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Cleveland Indians

Smith finally on a run

By Sheldon Published: August 26, 2009

KANSAS CITY, Mo.: It took awhile. That's the way it works, especially for younger, less experienced relief pitchers who drop their arm down and throw sidearm.

Those pitchers can't be trusted, according to conventional baseball wisdom. If they throw with their right arm, like Joe Smith of the Indians, left-handers get a longer look at the ball and are likely to jump all over the guy's pitches.

Admittedly, Smith has had trouble with left-handed batters, but his manager, Eric Wedge, wants him to keep trying.

But Smith had more serious problems this year. He got sick in spring training then spent time on the disabled list with a strained rotator cuff.

"I really didn't feel right until after the All-Star break,'' he said. "I finally came off the DL and got back with the guys in the bullpen, so I could see where I fit in. I didn't want to mess anything up for anybody.''

Smith was concerned because he had had a shoulder injury years earlier.

"I haven't had shoulder problems since surgery in 2001,'' he said. "So I was hoping it wasn't serious, and fortunately it wasn't.''

Smith's value wasn't evident until recently, but in his past 15 appearances, Smith has given up runs only once, yielding two runs to the Angels last Saturday in Cleveland.

Even with that slip-up, Smith has allowed only those two runs, 10 hits and no walks in 132/3 innings. The last time he gave up a walk was July 10 against the Tigers.

One thing that has helped Smith get back on track is what he calls his pitching drills.

"When I was with the Mets, (pitching coach) Rick Peterson had me doing these drills, and they got me going faster,'' Smith said. "The people over here were open-minded about it, so I do them here. If I haven't thrown for a couple of days, I'll make 20-25 throws, but not full go.''

As for retiring lefties, Smith said "I still want to face them. The more I face them, the better I'll get.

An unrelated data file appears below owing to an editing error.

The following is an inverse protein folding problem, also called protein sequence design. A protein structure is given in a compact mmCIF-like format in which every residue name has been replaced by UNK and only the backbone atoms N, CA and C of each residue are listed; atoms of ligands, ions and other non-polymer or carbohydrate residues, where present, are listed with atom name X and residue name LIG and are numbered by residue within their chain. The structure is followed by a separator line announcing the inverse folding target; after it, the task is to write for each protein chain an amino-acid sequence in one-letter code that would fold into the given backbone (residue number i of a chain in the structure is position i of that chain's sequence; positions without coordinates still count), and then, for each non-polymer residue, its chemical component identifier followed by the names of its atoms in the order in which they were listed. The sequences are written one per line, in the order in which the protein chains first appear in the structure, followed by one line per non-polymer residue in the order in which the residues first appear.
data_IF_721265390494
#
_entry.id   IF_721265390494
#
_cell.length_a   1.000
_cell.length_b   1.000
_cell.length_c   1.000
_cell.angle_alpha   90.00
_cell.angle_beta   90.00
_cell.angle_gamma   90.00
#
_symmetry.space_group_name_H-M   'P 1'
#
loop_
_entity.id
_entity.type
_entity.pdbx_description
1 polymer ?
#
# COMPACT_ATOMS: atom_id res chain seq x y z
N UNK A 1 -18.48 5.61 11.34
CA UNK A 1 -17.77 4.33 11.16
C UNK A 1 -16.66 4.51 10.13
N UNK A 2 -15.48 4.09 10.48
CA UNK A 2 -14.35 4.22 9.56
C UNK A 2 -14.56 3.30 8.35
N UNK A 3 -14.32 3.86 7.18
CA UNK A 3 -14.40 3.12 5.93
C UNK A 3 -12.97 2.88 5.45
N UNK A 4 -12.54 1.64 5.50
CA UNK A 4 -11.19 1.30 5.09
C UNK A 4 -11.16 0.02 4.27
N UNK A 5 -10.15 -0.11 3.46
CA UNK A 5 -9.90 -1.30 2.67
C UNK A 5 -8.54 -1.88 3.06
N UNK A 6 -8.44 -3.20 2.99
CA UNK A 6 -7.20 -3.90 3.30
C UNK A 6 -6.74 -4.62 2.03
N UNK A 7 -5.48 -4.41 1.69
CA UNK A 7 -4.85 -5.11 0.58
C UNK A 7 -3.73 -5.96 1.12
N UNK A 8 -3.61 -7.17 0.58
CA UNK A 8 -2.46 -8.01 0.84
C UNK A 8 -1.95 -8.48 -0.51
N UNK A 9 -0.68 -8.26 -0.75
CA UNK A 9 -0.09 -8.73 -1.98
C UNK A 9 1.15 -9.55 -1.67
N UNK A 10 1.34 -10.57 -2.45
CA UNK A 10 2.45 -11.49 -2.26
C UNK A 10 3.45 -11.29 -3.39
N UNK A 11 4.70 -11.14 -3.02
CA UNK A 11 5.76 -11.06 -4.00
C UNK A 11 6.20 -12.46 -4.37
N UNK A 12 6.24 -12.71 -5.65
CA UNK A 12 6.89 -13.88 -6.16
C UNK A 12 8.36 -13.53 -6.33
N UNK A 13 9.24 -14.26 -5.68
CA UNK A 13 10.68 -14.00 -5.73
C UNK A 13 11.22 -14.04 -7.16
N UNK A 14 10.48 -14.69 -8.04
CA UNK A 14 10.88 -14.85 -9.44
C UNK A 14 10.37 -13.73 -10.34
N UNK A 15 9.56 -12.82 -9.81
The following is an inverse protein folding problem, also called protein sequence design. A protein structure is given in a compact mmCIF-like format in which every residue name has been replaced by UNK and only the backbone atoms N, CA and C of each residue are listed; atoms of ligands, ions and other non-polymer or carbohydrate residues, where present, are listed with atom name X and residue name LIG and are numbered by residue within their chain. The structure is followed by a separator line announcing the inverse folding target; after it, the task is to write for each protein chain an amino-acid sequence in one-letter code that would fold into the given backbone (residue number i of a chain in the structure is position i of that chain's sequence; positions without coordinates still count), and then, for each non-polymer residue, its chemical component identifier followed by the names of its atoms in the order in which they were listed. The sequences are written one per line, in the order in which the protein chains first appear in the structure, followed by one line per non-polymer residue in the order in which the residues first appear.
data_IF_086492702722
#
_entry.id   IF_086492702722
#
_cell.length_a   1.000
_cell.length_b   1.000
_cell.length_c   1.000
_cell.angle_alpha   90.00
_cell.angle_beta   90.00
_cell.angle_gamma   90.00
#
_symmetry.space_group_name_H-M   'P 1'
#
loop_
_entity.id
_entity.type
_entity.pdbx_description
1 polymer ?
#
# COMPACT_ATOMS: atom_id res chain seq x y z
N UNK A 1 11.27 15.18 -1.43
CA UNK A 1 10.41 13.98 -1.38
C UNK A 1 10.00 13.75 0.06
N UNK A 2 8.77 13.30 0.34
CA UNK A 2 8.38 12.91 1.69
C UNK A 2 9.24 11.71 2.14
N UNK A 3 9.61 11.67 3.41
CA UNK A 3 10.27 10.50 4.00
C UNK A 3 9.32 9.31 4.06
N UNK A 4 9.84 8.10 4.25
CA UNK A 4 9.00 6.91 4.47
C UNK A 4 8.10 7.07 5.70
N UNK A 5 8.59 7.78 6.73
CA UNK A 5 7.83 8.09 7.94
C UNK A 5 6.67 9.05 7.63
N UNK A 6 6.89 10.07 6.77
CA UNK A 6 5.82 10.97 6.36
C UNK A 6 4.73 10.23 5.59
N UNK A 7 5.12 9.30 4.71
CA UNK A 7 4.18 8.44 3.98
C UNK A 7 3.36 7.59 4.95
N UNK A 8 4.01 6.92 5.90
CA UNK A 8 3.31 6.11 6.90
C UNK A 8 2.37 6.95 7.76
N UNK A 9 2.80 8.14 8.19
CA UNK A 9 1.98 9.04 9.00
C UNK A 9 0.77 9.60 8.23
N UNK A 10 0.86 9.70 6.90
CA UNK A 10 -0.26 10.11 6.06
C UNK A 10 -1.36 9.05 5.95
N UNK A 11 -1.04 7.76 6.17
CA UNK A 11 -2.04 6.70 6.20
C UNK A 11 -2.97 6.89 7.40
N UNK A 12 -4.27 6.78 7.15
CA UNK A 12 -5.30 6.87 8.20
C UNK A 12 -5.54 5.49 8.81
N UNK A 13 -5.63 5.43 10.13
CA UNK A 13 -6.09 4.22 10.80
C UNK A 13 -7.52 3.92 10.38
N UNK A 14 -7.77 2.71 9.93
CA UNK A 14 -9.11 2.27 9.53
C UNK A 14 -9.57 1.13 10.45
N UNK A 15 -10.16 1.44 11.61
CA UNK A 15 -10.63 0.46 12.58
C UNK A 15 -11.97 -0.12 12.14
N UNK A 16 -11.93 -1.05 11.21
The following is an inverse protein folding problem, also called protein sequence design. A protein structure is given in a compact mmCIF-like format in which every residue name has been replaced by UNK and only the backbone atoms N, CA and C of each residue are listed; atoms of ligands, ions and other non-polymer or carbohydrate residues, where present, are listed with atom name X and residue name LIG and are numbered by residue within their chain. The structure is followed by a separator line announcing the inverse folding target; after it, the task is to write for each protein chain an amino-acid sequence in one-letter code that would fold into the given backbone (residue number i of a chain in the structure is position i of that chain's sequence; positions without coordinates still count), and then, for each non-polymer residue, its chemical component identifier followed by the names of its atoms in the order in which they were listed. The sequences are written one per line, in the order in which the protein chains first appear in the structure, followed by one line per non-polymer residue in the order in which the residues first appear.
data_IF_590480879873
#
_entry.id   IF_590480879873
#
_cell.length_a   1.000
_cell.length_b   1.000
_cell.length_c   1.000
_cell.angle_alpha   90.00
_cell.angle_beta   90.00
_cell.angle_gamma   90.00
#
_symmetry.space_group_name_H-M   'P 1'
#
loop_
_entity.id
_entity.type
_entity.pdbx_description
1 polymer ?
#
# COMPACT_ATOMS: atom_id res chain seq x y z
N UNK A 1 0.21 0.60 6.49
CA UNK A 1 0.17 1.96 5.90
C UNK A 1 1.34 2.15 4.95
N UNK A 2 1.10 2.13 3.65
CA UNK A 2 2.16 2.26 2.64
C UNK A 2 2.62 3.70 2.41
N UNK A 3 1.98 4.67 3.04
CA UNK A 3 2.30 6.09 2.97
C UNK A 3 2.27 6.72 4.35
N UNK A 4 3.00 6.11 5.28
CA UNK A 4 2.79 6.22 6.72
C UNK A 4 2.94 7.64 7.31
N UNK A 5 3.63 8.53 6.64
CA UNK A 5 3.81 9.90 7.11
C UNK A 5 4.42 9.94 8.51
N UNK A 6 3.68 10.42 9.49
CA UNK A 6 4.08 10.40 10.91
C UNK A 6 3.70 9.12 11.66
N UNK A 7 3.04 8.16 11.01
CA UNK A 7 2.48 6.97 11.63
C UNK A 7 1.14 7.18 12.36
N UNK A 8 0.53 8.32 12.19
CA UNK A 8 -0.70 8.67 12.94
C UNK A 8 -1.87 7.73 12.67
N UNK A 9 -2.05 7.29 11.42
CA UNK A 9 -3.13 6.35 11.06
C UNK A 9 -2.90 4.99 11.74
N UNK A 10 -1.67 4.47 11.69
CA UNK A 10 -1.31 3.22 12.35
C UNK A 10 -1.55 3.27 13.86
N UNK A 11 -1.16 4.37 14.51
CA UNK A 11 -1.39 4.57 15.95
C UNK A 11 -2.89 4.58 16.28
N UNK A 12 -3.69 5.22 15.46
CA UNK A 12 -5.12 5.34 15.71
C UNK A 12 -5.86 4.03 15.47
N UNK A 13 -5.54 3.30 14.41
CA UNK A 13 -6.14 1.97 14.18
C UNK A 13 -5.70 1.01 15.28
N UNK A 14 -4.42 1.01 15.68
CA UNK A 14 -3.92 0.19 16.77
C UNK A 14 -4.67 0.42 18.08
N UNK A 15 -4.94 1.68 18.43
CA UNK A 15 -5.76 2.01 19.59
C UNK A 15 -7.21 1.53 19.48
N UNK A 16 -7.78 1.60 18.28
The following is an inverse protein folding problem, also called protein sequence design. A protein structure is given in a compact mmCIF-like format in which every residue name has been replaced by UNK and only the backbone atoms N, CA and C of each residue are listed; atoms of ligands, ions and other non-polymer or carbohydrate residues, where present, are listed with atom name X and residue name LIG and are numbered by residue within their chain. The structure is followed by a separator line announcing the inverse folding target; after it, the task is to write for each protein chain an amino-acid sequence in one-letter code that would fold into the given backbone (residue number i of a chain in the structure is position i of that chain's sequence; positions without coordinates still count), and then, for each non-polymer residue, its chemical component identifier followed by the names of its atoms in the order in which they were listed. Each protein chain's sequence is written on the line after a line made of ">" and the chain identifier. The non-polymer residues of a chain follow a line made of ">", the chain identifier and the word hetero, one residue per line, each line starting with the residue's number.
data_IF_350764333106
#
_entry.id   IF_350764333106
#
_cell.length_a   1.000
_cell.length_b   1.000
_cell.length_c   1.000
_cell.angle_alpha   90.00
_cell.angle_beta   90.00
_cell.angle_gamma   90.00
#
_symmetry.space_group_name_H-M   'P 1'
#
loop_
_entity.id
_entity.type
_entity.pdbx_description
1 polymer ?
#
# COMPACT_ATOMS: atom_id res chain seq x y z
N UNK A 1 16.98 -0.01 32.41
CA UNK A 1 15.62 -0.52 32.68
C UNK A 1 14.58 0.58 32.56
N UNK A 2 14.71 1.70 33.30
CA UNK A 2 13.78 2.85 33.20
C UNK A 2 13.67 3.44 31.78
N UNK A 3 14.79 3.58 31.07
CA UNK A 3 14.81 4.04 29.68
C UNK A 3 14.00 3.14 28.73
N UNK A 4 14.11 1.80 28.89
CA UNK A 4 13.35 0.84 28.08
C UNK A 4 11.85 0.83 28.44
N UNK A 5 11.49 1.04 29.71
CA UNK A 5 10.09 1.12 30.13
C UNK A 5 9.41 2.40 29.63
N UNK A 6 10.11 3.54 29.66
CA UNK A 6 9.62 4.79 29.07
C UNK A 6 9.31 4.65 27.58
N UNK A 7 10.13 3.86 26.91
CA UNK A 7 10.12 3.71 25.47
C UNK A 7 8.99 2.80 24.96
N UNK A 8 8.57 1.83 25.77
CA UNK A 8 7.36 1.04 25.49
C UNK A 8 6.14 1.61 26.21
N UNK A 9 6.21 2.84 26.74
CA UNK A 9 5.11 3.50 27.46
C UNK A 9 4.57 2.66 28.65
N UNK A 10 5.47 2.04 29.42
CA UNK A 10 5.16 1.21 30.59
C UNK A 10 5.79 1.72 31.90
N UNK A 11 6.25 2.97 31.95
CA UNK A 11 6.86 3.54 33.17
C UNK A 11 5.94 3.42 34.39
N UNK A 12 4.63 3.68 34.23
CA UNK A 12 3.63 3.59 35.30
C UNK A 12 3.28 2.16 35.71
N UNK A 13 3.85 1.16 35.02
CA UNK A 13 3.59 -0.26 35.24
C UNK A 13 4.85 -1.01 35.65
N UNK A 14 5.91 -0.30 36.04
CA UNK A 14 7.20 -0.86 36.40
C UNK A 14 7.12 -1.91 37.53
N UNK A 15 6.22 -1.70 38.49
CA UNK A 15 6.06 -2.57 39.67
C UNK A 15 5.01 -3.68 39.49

"Last year, I had a problem because I walked them a lot. This year, I'm getting ahead in the count. They're still getting some hits, but I think I'm going in the right direction.''

The baseball bias against sidearmers is common in the big leagues.

"In college, as a closer, you face everybody,'' Smith said. ""In the minors, it's the same. In the big leagues, a sidearm guy is facing right-handers and suddenly, there's a lefty, and you haven't faced them. So what do you do? You don't have a plan.

"But if my biggest (career) worry is whether they're going to let me face left-handed batters, that's not really a worry.''

NO ILLUSION -- There's a legitimate physical reason why Travis Hafner is held out of the lineup every few days, including Wednesday.

"I think (his lack of consistency) is still somewhat physical,'' Wedge said. "It took us this long to get him to (play) four days in a row. That's real. He still has some fatigue in the shoulder.

"I don't think he's hurt, but there have been lasting affects from the surgery and the rehab. I think he needs some down time to be 100 percent. He should give his shoulder a couple of months rest over the winter then start swinging a bat.''

LEADER WANTED -- Next year, it's almost certain that the Tribe rotation will feature youth, probably in four of the five spots.

Each group of players can function without a leader, but it's preferable if someone can function in that role.

"As long as they come together with five guys sticking close together, and they're competitive, we can be OK,'' Wedge said.  "But Jake Westbrook for sure will be a leader of the rotation,''

Westbrook will miss the entire season after undergoing Tommy John surgery last year.

CLASS OF '09 -- Seven Tribe minor leaguers are headed to the Arizona Fall League: right-handers Connor Graham, Josh Judy and Zach Putnam; catcher Matt McBride; infielders Carlos Rivero and Josh Rodriguez and outfielder Nick Weglarz.

Teams send many of their brightest prospects to the AFL, which will begin Oct. 13 and end Nov. 21.

FARM FACTS -- Michael Brantley tripled, doubled and singled, but Columbus lost 8-7 to Indianapolis. ... Bryan Price (3-8, 6.16 ERA) gave up three runs and six hits in 32/3 innings, as Kinston lost 6-1 to Frederick. ... T.J. House (5-10, 3.14 ERA) yielded five earned runs (six total) and nine hits in five innings, as Lake County lost to Delmarva 8-5. John Allman had three hits

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